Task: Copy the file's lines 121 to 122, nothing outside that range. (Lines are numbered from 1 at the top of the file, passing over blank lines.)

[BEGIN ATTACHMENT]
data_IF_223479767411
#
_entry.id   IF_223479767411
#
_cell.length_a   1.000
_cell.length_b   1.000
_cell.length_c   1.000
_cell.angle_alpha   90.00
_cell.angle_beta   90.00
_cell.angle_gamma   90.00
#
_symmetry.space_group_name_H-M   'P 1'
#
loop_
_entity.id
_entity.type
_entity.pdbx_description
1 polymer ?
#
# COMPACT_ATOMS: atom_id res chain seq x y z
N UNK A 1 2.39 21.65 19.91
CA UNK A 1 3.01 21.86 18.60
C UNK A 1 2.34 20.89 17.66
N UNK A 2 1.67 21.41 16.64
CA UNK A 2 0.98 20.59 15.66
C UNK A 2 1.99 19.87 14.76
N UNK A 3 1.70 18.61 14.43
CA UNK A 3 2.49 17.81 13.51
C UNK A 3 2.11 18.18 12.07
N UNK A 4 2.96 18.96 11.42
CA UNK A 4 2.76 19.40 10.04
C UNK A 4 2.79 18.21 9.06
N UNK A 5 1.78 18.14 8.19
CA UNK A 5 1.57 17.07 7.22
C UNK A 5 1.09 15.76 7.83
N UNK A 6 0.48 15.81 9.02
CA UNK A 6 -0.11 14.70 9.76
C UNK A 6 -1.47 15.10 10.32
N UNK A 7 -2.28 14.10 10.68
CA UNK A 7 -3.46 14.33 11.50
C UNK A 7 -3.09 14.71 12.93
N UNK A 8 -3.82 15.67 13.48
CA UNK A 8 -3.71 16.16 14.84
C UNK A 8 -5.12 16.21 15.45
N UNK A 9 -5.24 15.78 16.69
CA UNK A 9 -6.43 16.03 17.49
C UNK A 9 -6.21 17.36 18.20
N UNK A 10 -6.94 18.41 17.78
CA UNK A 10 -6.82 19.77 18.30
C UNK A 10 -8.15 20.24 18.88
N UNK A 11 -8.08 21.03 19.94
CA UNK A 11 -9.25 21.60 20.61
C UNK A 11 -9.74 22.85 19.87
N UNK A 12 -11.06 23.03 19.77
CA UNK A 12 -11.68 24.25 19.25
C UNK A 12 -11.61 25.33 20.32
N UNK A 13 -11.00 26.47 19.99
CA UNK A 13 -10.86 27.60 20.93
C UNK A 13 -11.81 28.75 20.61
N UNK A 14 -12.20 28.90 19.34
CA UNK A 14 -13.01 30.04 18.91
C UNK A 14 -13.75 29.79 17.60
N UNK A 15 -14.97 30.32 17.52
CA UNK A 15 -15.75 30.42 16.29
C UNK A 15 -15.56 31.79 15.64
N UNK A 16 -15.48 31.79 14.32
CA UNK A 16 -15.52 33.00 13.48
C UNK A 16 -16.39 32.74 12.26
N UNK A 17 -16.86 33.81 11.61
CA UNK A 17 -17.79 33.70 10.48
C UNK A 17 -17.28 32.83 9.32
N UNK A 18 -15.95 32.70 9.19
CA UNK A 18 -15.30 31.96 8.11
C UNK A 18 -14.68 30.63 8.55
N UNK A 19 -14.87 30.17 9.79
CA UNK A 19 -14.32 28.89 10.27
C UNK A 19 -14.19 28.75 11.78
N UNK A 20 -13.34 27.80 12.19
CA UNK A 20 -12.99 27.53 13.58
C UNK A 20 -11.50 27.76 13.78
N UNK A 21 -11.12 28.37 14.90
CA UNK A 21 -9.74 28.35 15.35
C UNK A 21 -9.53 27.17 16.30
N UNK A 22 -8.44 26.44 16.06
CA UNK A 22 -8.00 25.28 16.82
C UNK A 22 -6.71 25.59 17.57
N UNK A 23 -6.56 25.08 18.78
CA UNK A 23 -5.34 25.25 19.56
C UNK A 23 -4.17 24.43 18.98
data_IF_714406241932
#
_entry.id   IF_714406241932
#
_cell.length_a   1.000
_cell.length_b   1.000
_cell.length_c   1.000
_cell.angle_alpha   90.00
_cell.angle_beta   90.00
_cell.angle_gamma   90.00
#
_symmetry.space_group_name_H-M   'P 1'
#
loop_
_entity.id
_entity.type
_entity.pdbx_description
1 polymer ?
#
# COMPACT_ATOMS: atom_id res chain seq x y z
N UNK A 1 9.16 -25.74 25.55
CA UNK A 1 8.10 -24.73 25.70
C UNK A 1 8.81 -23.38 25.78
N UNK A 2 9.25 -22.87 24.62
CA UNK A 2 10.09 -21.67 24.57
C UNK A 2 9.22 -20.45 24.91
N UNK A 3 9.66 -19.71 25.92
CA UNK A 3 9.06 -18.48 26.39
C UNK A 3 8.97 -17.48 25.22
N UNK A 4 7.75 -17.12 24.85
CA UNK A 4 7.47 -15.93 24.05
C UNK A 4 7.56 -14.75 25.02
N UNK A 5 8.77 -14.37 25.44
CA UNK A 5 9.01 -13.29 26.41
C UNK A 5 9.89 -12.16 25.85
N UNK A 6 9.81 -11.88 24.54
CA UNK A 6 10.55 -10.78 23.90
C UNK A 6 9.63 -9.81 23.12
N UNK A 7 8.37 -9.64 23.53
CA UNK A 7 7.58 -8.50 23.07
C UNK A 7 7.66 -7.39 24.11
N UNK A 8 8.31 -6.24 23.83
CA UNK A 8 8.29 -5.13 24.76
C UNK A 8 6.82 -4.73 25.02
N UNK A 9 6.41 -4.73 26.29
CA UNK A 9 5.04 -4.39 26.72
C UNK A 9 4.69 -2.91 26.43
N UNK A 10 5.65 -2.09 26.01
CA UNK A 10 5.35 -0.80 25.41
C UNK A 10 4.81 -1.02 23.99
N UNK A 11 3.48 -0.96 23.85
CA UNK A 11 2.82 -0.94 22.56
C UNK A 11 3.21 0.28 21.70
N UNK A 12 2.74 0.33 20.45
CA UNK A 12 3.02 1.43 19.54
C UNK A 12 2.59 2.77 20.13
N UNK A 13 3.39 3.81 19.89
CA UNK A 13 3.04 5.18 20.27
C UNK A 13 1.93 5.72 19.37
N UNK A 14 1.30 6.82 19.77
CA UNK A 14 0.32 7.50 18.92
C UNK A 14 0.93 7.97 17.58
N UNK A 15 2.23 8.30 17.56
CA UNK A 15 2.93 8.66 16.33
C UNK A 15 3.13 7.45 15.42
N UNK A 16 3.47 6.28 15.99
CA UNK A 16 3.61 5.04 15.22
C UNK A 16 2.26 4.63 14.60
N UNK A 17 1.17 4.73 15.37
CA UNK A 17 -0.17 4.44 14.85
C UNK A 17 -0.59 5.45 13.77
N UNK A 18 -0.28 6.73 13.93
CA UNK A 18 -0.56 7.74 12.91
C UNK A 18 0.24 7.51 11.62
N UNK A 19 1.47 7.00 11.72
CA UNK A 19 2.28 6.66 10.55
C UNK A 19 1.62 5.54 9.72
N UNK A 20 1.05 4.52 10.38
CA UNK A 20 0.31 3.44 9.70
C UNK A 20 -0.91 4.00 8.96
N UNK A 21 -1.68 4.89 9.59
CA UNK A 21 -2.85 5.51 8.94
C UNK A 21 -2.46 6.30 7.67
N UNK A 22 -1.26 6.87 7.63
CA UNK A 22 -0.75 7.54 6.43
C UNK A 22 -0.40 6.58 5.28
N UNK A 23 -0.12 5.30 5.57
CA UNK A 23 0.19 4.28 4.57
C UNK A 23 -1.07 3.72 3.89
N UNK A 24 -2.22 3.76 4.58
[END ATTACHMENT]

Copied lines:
C UNK A 4 7.56 -14.75 25.02
N UNK A 5 8.77 -14.37 25.44